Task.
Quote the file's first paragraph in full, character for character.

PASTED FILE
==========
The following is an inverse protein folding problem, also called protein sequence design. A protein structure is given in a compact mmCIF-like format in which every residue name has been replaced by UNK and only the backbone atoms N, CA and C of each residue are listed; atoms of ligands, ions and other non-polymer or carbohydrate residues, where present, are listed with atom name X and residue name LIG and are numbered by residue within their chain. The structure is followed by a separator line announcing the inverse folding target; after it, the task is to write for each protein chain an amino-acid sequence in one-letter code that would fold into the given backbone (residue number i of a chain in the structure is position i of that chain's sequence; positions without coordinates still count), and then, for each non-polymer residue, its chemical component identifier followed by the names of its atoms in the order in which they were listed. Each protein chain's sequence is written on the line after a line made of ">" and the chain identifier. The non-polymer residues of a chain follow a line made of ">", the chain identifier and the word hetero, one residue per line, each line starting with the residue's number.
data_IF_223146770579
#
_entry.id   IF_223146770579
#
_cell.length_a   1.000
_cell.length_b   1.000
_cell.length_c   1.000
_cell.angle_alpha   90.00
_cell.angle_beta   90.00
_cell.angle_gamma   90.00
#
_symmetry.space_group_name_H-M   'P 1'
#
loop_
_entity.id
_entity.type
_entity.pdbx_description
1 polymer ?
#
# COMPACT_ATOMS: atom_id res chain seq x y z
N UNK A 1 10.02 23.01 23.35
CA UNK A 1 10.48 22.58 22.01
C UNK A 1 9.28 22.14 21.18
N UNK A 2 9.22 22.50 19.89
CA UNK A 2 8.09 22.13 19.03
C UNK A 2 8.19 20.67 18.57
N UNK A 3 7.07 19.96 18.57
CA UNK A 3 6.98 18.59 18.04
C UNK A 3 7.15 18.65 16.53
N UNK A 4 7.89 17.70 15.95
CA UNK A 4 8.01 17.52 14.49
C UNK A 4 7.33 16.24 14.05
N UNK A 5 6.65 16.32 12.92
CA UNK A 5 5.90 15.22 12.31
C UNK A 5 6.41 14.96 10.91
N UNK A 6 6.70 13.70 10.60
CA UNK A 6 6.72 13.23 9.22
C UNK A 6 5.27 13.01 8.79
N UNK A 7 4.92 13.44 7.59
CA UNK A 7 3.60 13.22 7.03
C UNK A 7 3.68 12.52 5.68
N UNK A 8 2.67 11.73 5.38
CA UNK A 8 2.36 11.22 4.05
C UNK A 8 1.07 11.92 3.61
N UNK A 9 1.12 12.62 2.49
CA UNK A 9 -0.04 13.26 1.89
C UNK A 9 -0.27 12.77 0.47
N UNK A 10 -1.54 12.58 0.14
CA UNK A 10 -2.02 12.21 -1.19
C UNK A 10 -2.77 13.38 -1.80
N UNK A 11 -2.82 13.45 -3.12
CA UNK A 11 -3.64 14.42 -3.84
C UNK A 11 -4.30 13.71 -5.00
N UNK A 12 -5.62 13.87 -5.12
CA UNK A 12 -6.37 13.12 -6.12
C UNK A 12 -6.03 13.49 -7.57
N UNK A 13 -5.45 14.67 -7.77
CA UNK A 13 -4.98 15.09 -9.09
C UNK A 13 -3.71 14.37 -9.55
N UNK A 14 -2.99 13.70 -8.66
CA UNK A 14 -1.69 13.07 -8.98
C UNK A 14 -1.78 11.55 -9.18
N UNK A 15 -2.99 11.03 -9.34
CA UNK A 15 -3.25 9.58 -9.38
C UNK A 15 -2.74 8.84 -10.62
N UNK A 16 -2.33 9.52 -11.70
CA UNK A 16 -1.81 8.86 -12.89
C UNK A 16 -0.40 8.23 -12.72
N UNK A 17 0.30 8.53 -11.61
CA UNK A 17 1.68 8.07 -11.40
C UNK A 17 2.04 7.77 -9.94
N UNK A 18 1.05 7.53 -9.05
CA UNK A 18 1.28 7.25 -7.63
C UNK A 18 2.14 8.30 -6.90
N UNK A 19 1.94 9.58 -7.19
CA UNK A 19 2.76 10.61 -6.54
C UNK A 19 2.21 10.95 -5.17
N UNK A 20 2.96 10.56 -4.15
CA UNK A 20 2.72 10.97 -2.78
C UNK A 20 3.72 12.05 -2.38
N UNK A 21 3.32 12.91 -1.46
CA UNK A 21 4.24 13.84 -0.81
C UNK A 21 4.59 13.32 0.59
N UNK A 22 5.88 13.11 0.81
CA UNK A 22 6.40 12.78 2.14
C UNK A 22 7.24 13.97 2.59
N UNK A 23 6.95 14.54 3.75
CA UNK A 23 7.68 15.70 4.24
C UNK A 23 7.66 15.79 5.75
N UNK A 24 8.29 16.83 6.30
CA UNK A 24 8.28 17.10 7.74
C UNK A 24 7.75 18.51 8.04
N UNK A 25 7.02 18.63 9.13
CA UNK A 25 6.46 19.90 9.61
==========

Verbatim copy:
The following is an inverse protein folding problem, also called protein sequence design. A protein structure is given in a compact mmCIF-like format in which every residue name has been replaced by UNK and only the backbone atoms N, CA and C of each residue are listed; atoms of ligands, ions and other non-polymer or carbohydrate residues, where present, are listed with atom name X and residue name LIG and are numbered by residue within their chain. The structure is followed by a separator line announcing the inverse folding target; after it, the task is to write for each protein chain an amino-acid sequence in one-letter code that would fold into the given backbone (residue number i of a chain in the structure is position i of that chain's sequence; positions without coordinates still count), and then, for each non-polymer residue, its chemical component identifier followed by the names of its atoms in the order in which they were listed. Each protein chain's sequence is written on the line after a line made of ">" and the chain identifier. The non-polymer residues of a chain follow a line made of ">", the chain identifier and the word hetero, one residue per line, each line starting with the residue's number.